US urges Indian Ocean Region countries to reaffirm commitment to global rules and norms

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Washington | Published: September 1, 2018 7:21:40 AM

us,india, indo-pacific regionAnnually, the United States conducts two-way trade worth USD 1.4 trillion with the Indo-Pacific region

The United States has urged countries in the Indian Ocean Region to reaffirm their commitment to global rules and norms as challenges to free navigation and consensus-based dispute resolution threaten to undermine international rules.

“We are urging our partners across the Indian Ocean Region to reaffirm their commitment to a world of global rules and norms,” Alice G Wells, Principal Deputy Assistant Secretary of State for South and Central Asia, said in her address at the third Indian Ocean Conference in Hanoi, Vietnam, on Tuesday.

The conference was organised by the India Foundation think-tank.

“Together, we must make clear our determination to create an Indian Ocean Region that respects international law as reflected in the law of the sea convention, that ensures a framework for transparency and the peaceful resolution of disputes, and that supports economic, political, and social linkages with South and East Asia,” Wells said.

Challenges to free navigation and consensus-based dispute resolution threaten to undermine the international rules and norms that have allowed for unprecedented global prosperity, the transcripts of her speech released by the State Department here on Friday quoted her as saying.

In Southeast Asia, ASEAN is central to addressing these issues, and US hopes that similar structures will take on a similar role in the Indian Ocean Region (IOR), she said.

“Through flexible regional groupings of like-minded partners, we seek to develop best practices and standards that will encourage sustainable and transparent development that can help countries avoid cycles of debt and weakened sovereignty,” Wells said.

The US, she said, was particularly hopeful that its trilateral mechanism with India and Japan could begin to assume some of these foundational roles in the IOR.

This year, the US hosted an infrastructure-working group in Washington for Indian and Japanese development experts that began to address the issues of development finance and transparency practices for the IOR.

“We also look forward to continued momentum in our quadrilateral cooperation with India, Japan and Australia that will contribute to maritime security and domain awareness across the Indian Ocean Region,” she said.

Describing the IOR as one of the most dynamic in the world, Wells said the Indo-Pacific boasts of some of the fastest growing economies on earth and is home to half of the globe’s population.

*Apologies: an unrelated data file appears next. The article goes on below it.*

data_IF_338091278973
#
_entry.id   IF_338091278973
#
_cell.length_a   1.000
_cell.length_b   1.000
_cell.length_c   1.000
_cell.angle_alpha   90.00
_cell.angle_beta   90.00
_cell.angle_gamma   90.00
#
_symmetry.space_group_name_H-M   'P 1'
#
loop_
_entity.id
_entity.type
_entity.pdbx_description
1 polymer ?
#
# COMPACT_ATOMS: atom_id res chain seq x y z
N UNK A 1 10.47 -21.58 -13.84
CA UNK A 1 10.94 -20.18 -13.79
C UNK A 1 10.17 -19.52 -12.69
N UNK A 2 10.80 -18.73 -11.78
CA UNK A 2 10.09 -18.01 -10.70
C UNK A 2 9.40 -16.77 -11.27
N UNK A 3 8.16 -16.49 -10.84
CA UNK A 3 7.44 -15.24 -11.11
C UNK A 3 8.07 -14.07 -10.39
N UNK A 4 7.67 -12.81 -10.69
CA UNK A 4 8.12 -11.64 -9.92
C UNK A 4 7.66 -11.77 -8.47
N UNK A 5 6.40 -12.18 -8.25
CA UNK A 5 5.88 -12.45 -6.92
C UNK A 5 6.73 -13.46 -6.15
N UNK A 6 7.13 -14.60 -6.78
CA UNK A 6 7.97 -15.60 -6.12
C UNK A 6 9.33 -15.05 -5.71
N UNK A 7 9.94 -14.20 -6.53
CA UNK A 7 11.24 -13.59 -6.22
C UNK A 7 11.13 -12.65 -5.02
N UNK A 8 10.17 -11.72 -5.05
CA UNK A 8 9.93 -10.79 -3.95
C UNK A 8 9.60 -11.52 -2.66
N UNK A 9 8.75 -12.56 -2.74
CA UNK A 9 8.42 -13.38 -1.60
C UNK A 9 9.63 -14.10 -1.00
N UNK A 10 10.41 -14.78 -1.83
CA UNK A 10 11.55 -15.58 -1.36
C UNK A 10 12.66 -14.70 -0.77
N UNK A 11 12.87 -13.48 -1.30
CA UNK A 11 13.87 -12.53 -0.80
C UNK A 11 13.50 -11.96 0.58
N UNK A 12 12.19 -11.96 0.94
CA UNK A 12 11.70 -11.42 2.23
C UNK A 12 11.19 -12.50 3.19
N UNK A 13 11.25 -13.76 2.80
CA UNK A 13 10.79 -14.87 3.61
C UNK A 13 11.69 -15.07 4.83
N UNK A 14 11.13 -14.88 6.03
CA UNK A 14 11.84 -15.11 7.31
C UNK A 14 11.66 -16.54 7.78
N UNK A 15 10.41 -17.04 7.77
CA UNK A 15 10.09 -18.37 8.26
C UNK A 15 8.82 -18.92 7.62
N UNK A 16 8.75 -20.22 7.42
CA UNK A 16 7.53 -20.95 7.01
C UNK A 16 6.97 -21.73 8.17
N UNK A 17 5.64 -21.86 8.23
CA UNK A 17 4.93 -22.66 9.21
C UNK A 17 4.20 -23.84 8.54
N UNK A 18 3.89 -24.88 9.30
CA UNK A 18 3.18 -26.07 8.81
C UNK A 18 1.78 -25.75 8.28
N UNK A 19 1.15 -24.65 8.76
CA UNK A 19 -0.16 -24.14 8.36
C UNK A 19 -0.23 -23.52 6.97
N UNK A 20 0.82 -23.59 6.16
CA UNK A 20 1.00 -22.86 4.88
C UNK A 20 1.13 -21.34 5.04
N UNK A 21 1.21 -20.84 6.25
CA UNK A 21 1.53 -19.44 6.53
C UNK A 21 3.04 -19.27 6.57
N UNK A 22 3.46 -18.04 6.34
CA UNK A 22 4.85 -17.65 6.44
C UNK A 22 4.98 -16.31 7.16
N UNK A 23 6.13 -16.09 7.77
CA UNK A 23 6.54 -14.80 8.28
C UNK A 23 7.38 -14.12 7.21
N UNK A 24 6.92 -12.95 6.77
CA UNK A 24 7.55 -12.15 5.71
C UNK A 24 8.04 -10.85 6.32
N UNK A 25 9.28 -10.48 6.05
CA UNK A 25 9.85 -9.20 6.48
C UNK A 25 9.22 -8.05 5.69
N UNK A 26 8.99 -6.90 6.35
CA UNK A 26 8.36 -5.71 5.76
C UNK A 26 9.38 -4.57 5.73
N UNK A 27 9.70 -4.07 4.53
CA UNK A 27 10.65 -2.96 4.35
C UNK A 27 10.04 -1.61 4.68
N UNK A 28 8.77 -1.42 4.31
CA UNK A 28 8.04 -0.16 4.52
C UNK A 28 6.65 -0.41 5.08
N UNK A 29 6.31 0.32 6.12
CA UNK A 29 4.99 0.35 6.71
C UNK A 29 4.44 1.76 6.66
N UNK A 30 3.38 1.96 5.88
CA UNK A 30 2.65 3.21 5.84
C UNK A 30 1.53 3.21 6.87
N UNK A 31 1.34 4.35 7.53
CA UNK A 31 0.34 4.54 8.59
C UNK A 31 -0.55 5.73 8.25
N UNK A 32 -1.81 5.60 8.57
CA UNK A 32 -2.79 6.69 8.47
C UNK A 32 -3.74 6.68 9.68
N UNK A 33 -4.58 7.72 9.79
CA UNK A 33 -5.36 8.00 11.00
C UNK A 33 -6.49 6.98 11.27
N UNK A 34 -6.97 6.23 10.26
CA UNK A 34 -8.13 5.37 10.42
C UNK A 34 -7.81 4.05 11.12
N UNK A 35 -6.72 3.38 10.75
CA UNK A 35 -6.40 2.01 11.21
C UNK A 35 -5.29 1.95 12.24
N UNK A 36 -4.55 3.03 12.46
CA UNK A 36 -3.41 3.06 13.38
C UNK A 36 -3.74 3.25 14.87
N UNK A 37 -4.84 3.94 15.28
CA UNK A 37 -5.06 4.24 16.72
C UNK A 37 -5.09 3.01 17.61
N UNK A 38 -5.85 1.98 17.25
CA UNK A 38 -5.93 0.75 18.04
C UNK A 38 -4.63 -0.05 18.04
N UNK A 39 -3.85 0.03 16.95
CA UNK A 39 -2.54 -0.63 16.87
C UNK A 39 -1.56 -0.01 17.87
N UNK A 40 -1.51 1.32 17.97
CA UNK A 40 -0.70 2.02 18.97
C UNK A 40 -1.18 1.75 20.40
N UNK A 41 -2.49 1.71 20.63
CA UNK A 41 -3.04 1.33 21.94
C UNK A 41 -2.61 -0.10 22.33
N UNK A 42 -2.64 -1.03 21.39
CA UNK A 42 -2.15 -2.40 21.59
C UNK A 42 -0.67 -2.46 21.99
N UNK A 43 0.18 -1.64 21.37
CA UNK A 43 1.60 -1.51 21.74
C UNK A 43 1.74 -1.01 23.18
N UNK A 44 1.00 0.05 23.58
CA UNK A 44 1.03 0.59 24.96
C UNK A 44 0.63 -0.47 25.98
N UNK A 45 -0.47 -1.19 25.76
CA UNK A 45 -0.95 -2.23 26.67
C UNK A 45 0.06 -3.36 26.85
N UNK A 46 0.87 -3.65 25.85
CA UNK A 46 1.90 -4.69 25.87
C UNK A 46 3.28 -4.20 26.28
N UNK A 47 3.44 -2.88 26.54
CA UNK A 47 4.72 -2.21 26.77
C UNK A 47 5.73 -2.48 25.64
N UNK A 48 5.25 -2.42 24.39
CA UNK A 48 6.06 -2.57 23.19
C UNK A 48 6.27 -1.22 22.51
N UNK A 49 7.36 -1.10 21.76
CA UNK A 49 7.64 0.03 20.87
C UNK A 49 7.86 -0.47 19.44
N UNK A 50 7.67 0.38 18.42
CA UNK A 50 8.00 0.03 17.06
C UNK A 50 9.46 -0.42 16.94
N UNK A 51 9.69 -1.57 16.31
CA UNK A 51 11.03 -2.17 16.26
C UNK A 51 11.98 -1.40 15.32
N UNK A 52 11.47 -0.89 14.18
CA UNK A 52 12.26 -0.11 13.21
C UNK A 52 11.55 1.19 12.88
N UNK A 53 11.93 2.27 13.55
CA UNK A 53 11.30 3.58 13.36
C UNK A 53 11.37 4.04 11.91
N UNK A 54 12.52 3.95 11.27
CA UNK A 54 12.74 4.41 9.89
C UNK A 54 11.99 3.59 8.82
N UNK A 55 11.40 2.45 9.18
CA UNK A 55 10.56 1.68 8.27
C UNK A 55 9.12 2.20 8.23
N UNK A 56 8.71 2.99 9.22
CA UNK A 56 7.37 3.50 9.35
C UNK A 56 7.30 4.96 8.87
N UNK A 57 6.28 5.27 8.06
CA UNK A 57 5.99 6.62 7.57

“The United States government and the private sector have all along played critical roles in supporting this remarkable growth story. And we will continue to do so,” she said.

She added that the US was committed to the economic well-being of the region, which meant focusing on private sector-led investments in sectors essential to the economic future of the Indo-Pacific.

Noting that government spending alone can never address the Indo-Pacific’s needs, and is not the path forward for the Indian Ocean Region, Wells said only the private sector could provide the estimated USD 26 trillion needed by 2030 for infrastructure investment in Asia.

Annually, the United States conducts two-way trade worth USD 1.4 trillion with the Indo-Pacific region, and over the past decade, Indo-Pacific foreign direct investment by American companies has doubled to about USD 940 billion last year from USD 444 billion in 2007.

In her address Wells said the United States was expanding its security engagement and cooperation across the Indo-Pacific, and particularly the IOR.

“Our US INDOPACOM, with more than 380,000 military and civilian personnel, 200 ships, and nearly 2,500 aircraft are engaged in strengthening relationships across a geography that comprises seven of the world’s 10 largest militaries, nine of the world’s 10 largest ports, and some of the world’s busiest and most critical sea lanes. But we do not seek to control, dominate, or coerce. Rather, to quote Secretary Pompeo, ‘where America goes, we seek partnership, not dominion'” she said.

“Our security relationship with India, a major defence partner, is a key example of this cooperation, and the upcoming 2+2 dialogue in New Delhi will showcase this vital partnership. India holds more military exercises with the United States than with any other partner,” Wells said.

She said as part of Trump Administration’s new vision, the US will expand economic engagement, with particular attention to addressing the region’s infrastructure needs and encouraging regional inter-connectivity.

It will continue to broaden and deepen our security cooperation to address the geopolitical, transnational, and environmental threats that could derail progress in the Indian Ocean Region.

“We must reaffirm our commitment to free and open air and sea-lanes, a rules-based global order, and a region where a level playing field gives every nation and every citizen the opportunity to prosper,” Wells said.

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